If your clothes don’t seem to fit well anymore, one of the biggest reasons is you NEED TO PICK YOUR KNOCKERS OFF THE FLOOR! A well-fitting bra is one of the essentials to good style. Almost 80 percent of women are wearing the wrong size bra!
I know how frustrating it is to go bra shopping when you don’t have professional help. You come home with one that doesn’t fit correctly, and either you’re spilling out of the cups or the back strap digs into your skin. For such a small item of clothing, bras can be the hardest to buy.
Let’s see if I can make it a little easier with some basic bra-fitting tips:
Bra Tip #1: Get A Professional Bra Fitting
Do not just go into Marshall’s or a big department store and choose a bra based on your old cup size. Cup sizes are not standard, and they only matter when paired with your band size. Go to a dedicated bra store; in the States that would be Soma or a lingerie store, or a good department store such as Nordstrom. Choose a store that has a wide selection of bras and trained bra fitters on hand. Measure yourself first as a guideline so you know where to start looking once you get there. Make a list of the types of bras you need. For example, you may need a nude bra, black, sports, tee shirt, and a fun colorful bra.
I love how one of my clients thanked me for suggesting (strongly!) that she get a professional bra fitting. Here’s what she wrote after the experience, “I had my bra fitting today at Soma. It was super easy. I don’t know why I kept putting it off like it was a colonoscopy or something. I ended up with two styles — one of which I would have never chosen for myself.”
Bra Tip #2: Replace Your Bras At Least Once or Twice A Year
Depending upon how often you wear a bra, it will wear out faster if you’re in it 3-4 days every week. I find that my fancy bras last several years because I rarely wear them. But, my sports and tee shirt bras need replacing every 6 months. Check the following for worn out signs:
- Does the band ride up your back?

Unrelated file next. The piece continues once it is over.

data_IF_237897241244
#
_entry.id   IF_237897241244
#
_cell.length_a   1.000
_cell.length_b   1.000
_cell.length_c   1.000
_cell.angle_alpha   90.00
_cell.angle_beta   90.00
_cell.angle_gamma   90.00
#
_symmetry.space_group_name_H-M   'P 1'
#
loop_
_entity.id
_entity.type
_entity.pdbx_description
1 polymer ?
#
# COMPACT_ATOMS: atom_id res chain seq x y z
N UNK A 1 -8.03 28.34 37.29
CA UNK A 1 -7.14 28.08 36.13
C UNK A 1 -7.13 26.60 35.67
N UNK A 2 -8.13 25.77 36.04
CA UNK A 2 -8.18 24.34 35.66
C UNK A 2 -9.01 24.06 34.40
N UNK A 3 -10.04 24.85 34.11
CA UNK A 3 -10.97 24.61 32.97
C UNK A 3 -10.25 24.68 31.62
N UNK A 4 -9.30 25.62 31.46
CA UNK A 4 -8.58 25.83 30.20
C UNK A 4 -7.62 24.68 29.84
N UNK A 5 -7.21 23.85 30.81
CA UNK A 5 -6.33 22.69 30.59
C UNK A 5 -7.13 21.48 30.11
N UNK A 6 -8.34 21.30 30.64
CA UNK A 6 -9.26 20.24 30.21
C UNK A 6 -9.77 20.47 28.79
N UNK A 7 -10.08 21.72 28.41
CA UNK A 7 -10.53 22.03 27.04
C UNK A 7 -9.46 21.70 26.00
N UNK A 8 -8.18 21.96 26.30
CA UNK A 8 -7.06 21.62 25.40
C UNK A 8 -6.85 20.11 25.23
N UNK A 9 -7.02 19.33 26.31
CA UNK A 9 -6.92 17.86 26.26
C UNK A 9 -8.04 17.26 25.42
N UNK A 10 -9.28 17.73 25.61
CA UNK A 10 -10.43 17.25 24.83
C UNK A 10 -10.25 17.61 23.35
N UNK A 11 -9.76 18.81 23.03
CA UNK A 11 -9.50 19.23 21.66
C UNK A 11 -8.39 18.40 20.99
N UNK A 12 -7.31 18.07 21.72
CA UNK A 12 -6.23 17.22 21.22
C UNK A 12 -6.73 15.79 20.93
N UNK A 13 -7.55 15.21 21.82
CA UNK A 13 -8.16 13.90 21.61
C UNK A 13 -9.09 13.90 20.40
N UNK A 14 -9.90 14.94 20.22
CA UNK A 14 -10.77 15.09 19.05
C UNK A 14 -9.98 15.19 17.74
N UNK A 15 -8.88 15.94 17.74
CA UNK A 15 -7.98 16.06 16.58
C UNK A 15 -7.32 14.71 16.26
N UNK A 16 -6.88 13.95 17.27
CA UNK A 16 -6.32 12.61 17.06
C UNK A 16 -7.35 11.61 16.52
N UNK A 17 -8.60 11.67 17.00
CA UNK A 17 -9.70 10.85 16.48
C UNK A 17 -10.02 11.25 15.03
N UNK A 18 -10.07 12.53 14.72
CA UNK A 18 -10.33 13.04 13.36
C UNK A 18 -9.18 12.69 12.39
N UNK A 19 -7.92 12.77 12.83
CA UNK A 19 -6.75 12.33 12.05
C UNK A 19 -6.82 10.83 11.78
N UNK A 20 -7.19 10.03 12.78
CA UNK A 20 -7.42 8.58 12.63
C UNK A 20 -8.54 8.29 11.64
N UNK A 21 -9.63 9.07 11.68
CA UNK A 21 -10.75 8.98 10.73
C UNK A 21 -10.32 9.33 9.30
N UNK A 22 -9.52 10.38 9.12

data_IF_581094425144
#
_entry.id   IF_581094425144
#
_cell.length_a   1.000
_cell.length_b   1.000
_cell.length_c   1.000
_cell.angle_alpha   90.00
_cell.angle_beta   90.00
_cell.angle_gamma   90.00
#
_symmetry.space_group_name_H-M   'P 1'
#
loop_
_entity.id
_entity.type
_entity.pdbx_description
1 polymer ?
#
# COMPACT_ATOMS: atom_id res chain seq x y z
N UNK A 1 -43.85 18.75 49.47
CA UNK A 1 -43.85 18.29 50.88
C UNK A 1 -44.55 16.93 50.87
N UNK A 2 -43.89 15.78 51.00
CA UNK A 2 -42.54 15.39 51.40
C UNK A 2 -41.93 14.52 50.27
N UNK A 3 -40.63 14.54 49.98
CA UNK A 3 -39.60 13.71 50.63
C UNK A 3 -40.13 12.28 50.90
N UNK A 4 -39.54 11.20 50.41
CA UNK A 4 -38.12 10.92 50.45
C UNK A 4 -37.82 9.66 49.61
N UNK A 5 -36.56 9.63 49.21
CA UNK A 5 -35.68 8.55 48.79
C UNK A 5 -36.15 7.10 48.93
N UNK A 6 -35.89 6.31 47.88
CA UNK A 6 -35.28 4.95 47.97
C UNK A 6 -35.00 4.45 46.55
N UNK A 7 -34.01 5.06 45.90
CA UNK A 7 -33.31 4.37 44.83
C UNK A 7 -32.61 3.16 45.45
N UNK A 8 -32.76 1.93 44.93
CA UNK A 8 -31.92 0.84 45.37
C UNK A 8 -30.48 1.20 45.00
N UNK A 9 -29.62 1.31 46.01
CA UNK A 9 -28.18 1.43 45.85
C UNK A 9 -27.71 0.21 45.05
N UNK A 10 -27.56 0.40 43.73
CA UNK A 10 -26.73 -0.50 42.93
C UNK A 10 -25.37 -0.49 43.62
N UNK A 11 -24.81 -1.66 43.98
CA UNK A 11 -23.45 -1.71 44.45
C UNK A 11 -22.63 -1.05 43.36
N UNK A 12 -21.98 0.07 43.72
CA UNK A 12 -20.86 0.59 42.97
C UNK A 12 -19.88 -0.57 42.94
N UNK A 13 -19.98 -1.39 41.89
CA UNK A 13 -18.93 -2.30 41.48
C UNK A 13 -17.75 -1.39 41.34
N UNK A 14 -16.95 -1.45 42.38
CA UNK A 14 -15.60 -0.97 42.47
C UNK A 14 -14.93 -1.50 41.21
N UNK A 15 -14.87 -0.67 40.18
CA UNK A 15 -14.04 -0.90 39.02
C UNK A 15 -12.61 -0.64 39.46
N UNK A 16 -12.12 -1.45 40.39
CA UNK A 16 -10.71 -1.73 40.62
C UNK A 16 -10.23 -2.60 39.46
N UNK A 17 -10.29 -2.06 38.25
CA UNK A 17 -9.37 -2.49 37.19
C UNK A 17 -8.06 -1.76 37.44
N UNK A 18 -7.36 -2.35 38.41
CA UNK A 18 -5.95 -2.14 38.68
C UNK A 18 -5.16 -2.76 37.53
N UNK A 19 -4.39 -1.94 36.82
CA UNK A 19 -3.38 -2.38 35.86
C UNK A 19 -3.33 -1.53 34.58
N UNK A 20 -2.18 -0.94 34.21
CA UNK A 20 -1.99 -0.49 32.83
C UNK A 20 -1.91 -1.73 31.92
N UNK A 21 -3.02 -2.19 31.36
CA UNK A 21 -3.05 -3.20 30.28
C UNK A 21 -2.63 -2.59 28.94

- Does your breast tissue spill over or bulge around the cup?
- Do the cups pucker or gap?
- Do your straps slip and slide?
- Do your straps dig into your shoulders?
- Does the wire poke and prod?
If any of these conditions exist, you need to get rid of the old bra. Try not to wear the same bra two days in a row — it will help the elastic regain its strength. Have several of the same type of bra so you can rotate.
Bra Tip #3: Look for the right fit
A bra that fits just right should have smooth cups, center section lies flat against your chest, band is low and even, no poking or digging or gaping. While you’re in the store, try the bra on with the clothing you plan to wear. You want to see what your bra looks like under sheer fabrics, or with a low-cut back.
Note: According to my acupuncturist (she understands poking!) underwire bras are not good for a woman’s health. She explained that the wire puts undo pressure on your chest. Try some of the new wire-free bras that offer just as much support.
Bra Tip #4: Know your body type
Be aware of your body type so you know what bras to look for. For example, if you are more of a top-heavy apple shape, you will likely be looking for fuller coverage bras, not demi-cups. If you’re not sure what type you are, I teach you how to determine your body type in my online style workshop, called “Body Confidence.”
Bra Tip #5: Be open-minded about your bra size
Bra sizes have really changed since 1928 when the bra measuring system was invented! Don’t get stuck on a number. The proper fit of the bra is the most important thing, even if it is a 36DDD or 38FFF. Lift the girls — they’ll thank you for it!!
Bra Tip #6: Take good care of your bras
It’s best to hand wash in lingerie soap every 5-6 wears (Woolite is actually NOT good for bras), but I’ve been known to put bras in the washing machine, using a mesh garment bag. Always air dry – never put your bras in the dryer. Store them in a drawer by stacking open bras one on top of the other. Never fold bras up; you want to avoid crushing the cups.
Bra Tip #7: Learn how to measure yourself
Measure around the bottom, directly under your bust. The measuring tape should be level and very snug. Round to the nearest whole number. If the number is even, add four inches. If it’s odd, add five. Your band size is the sum of this calculation. (So if you measured 32 inches, your band size is 36. If you measured 33 inches, your band size is 38.)
While wearing a bra, wrap the measuring tape somewhat loosely around the fullest part of your chest (at nipple level). Round to the nearest whole number.
Subtract your band size from your bust measurement and refer to chart. Example: 37 inches (bust) – 34 inches (band) = 3 inches. That’s a 34C.
Okay, I’ve done my part. I try to encourage and remind and cajole my clients at least once a year to get a professional bra fitting and buy new bras. It’s life-changing, I promise….
Great article. Going to Santa Barbara in March and have a Nordstroms fitting.